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Boston Globe series on drunk driving wins Polk Award

Globe Staff / February 20, 2012
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The Boston Globe Spotlight Team has won a George Polk Award, one of US journalism’s top honors, for its investigative series showing that a vast majority of alleged drunk drivers in Massachusetts are found not guilty at trials decided by state judges instead of juries.

Recipients of the Polk Award for legal reporting are Spotlight Team reporters Marcella Bombardieri and Jonathan Saltzman, Spotlight editor Thomas Farragher, as well as Matt Carroll of the Globe staff and Darren Durlach, a senior multimedia producer at the Globe.

“All our judges agreed that your work was extraordinarily reported and written and carried a major impact on a serious problem,’’ said John Darnton, curator of the Polk Awards.

Anthony Shadid, a foreign correspondent for The New York Times, will receive a Polk Award posthumously for extraordinary valor for his work in the Middle East. Shadid, who formerly worked for the Globe and was twice awarded a Pulitzer Prize for international reporting while on the staff of The Washington Post, died Thursday in Syria while on assignment for the Times.

Among other winners this year is Sara Ganim of The Patriot-News in Harrisburg, Pa., who reported that former Penn State assistant football coach Jerry Sandusky had been accused of sexually abusing children, and about the subsequent institutional cover-up.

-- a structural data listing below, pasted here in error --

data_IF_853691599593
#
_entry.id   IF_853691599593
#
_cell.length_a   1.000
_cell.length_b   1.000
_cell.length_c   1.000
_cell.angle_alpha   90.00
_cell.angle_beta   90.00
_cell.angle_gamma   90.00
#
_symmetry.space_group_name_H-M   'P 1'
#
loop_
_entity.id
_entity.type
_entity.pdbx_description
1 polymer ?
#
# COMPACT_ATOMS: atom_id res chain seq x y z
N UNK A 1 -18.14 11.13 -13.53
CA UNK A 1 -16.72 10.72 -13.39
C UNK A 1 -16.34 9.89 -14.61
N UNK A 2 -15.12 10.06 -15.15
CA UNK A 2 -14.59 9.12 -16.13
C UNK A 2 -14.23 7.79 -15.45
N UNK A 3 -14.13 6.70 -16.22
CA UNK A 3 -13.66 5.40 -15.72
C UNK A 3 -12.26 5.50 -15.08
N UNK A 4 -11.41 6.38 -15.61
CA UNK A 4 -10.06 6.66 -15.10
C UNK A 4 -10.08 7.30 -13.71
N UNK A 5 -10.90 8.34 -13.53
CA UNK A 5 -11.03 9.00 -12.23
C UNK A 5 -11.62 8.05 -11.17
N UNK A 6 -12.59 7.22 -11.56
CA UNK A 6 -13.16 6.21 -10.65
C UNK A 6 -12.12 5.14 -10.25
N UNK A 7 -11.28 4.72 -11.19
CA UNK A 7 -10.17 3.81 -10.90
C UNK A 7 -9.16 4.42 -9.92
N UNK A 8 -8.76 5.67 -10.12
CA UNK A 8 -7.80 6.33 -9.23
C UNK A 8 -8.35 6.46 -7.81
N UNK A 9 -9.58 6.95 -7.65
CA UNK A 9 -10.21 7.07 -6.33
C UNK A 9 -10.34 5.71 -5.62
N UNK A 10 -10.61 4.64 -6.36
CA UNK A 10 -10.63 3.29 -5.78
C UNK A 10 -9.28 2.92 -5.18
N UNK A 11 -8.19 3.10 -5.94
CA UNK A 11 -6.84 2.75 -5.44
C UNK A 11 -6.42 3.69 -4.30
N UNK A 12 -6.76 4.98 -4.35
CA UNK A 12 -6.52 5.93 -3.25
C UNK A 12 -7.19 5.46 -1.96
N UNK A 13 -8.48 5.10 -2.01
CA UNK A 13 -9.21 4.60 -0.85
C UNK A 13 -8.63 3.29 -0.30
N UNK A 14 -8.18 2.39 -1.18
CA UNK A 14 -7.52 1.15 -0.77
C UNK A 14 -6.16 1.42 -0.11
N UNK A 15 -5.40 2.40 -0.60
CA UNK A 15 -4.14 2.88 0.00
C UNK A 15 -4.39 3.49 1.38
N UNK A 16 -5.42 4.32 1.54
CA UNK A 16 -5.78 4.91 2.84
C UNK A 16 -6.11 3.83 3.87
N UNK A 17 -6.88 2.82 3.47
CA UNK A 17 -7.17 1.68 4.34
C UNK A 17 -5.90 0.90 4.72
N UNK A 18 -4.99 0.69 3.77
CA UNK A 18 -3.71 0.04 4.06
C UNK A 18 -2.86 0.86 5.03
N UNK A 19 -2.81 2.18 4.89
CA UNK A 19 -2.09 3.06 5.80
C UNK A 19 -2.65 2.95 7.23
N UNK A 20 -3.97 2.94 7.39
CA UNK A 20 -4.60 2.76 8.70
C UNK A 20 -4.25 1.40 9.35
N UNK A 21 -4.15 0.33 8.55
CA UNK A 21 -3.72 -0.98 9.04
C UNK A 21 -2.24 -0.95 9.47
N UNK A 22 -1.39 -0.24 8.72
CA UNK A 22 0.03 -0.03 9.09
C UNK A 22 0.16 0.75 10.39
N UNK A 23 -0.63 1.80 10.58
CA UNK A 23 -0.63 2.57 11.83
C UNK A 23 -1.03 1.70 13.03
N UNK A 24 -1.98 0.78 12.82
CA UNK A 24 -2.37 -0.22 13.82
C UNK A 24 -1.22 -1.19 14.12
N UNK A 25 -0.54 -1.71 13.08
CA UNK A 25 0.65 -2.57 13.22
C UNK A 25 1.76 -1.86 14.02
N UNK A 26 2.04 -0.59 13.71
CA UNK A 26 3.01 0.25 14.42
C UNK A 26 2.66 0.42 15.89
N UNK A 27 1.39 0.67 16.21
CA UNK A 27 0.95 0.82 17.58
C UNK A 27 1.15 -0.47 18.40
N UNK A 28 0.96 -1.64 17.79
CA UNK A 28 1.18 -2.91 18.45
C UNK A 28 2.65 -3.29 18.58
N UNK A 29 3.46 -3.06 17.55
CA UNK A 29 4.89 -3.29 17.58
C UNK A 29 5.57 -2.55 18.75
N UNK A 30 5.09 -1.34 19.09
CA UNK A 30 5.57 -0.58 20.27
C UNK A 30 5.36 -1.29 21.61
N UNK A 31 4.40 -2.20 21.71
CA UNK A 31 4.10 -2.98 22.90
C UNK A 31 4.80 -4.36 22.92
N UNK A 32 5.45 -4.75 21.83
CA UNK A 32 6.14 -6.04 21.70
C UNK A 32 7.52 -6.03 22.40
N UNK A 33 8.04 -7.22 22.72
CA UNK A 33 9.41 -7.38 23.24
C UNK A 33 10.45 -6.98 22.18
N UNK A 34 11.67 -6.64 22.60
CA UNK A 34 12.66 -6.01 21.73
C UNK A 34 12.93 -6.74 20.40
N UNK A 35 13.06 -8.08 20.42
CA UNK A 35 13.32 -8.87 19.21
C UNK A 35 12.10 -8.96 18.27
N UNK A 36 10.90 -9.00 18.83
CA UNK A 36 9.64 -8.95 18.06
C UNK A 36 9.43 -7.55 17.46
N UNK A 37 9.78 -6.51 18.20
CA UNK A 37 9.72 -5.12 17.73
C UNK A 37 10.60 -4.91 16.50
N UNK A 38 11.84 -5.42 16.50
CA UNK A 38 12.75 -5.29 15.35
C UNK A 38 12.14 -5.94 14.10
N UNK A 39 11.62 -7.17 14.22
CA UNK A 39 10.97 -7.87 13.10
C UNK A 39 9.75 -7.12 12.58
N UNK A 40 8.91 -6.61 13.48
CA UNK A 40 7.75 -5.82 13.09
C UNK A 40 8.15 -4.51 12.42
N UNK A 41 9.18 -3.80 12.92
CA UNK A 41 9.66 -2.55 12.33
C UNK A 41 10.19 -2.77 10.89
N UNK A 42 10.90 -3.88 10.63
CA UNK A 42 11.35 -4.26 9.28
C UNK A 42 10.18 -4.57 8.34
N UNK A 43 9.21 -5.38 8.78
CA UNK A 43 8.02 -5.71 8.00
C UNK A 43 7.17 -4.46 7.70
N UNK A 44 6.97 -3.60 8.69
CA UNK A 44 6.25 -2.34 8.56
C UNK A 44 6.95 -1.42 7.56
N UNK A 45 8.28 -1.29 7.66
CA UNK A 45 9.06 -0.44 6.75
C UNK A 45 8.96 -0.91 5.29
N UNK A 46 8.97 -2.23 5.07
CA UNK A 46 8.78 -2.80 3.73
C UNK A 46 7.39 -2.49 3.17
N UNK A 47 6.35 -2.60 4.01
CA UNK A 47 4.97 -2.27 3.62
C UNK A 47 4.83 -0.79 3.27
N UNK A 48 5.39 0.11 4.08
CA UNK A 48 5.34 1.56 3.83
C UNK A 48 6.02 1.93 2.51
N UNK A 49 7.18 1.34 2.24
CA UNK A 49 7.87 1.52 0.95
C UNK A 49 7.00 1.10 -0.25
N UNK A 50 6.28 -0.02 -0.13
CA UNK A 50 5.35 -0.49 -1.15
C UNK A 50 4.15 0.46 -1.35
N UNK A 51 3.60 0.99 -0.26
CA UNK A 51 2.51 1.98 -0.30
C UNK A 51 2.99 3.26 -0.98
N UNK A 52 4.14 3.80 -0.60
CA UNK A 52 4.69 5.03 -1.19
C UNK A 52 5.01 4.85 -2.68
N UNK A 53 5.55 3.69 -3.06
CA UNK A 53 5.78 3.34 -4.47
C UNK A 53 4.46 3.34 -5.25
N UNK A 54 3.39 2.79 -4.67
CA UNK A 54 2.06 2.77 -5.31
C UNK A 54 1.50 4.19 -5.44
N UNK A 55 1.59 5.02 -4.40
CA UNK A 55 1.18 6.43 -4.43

The Massachusetts Supreme Judicial Court opened a formal inquiry into the excessive acquittal rates the day after the Globe published its first story in October. The Spotlight report showed that district court judges were acquitting accused drunk drivers at a rate of more than 80 percent -- about 30 percentage points higher than that of juries. Specialists have said that degree of leniency is virtually unsurpassed in the United States.

“The Spotlight Team’s penetrating examination of the court system was in the great tradition of investigative journalism at the Globe, and we’re very gratified that it is being recognized with one of our profession’s most prestigious awards,’’ Globe editor Martin Baron said.

The SJC’s inquiry into the drunken driving acquittal rates is ongoing.

The awards are named for the CBS correspondent, George W. Polk, who was killed in 1948 while covering the civil war in Greece. Established in 1949, they are administered by Long Island University, which made the announcement yesterday.

They will be awarded at an April 5 luncheon in Manhattan.

Among the other winners this year are Ronnie Dugger, founding editor of The Texas Observer, who will receive the career award, and Al Jazeera English, which will receive the television documentary award.

The magazine reporting award will be given to Jane Mayer of The New Yorker, and the award for military reporting will go to C.J. Chivers of The New York Times. Times reporter Jeffrey Gettleman and photographer Tyler Hicks will receive the award for foreign reporting.

The local reporting award will be presented to A.M. Sheehan and Matt Hongoltz-Hetling of the Advertiser Democrat for their report on low-income housing in Norway, Maine.

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